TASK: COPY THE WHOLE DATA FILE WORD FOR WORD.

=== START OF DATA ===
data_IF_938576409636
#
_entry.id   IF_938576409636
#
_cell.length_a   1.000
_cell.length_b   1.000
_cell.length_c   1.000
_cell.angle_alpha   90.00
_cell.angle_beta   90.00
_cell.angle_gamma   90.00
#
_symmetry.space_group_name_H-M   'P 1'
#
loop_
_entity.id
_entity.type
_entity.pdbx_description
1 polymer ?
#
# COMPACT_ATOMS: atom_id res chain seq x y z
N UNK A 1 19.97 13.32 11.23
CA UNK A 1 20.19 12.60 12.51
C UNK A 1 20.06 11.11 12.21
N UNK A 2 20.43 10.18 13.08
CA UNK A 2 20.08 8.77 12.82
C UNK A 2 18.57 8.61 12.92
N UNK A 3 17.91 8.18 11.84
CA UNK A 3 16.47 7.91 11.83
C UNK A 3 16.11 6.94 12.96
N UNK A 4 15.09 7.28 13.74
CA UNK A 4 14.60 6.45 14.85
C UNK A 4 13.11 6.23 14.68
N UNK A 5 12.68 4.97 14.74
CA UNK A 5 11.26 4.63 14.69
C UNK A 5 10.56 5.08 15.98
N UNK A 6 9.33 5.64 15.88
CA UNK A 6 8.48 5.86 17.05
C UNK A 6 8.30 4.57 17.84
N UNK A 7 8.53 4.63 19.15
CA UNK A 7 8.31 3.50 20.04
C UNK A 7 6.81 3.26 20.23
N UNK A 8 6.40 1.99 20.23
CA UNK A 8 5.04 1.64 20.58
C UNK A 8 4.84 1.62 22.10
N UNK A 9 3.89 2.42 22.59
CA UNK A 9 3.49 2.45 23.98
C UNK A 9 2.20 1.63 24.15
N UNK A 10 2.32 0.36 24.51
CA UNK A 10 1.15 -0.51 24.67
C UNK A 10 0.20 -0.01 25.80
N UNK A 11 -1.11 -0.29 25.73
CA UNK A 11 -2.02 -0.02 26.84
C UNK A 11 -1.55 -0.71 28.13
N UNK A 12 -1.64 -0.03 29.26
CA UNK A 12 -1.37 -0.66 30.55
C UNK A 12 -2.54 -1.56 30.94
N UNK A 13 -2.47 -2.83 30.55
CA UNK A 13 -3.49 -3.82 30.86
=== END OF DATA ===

data_IF_938576409636
#
_entry.id   IF_938576409636
#
_cell.length_a   1.000
_cell.length_b   1.000
_cell.length_c   1.000
_cell.angle_alpha   90.00
_cell.angle_beta   90.00
_cell.angle_gamma   90.00
#
_symmetry.space_group_name_H-M   'P 1'
#
loop_
_entity.id
_entity.type
_entity.pdbx_description
1 polymer ?
#
# COMPACT_ATOMS: atom_id res chain seq x y z
N UNK A 1 19.97 13.32 11.23
CA UNK A 1 20.19 12.60 12.51
C UNK A 1 20.06 11.11 12.21
N UNK A 2 20.43 10.18 13.08
CA UNK A 2 20.08 8.77 12.82
C UNK A 2 18.57 8.61 12.92
N UNK A 3 17.91 8.18 11.84
CA UNK A 3 16.47 7.91 11.83
C UNK A 3 16.11 6.94 12.96
N UNK A 4 15.09 7.28 13.74
CA UNK A 4 14.60 6.45 14.85
C UNK A 4 13.11 6.23 14.68
N UNK A 5 12.68 4.97 14.74
CA UNK A 5 11.26 4.63 14.69
C UNK A 5 10.56 5.08 15.98
N UNK A 6 9.33 5.64 15.88
CA UNK A 6 8.48 5.86 17.05
C UNK A 6 8.30 4.57 17.84
N UNK A 7 8.53 4.63 19.15
CA UNK A 7 8.31 3.50 20.04
C UNK A 7 6.81 3.26 20.23
N UNK A 8 6.40 1.99 20.23
CA UNK A 8 5.04 1.64 20.58
C UNK A 8 4.84 1.62 22.10
N UNK A 9 3.89 2.42 22.59
CA UNK A 9 3.49 2.45 23.98
C UNK A 9 2.20 1.63 24.15
N UNK A 10 2.32 0.36 24.51
CA UNK A 10 1.15 -0.51 24.67
C UNK A 10 0.20 -0.01 25.80
N UNK A 11 -1.11 -0.29 25.73
CA UNK A 11 -2.02 -0.02 26.84
C UNK A 11 -1.55 -0.71 28.13
N UNK A 12 -1.64 -0.03 29.26
CA UNK A 12 -1.37 -0.66 30.55
C UNK A 12 -2.54 -1.56 30.94
N UNK A 13 -2.47 -2.83 30.55
CA UNK A 13 -3.49 -3.82 30.86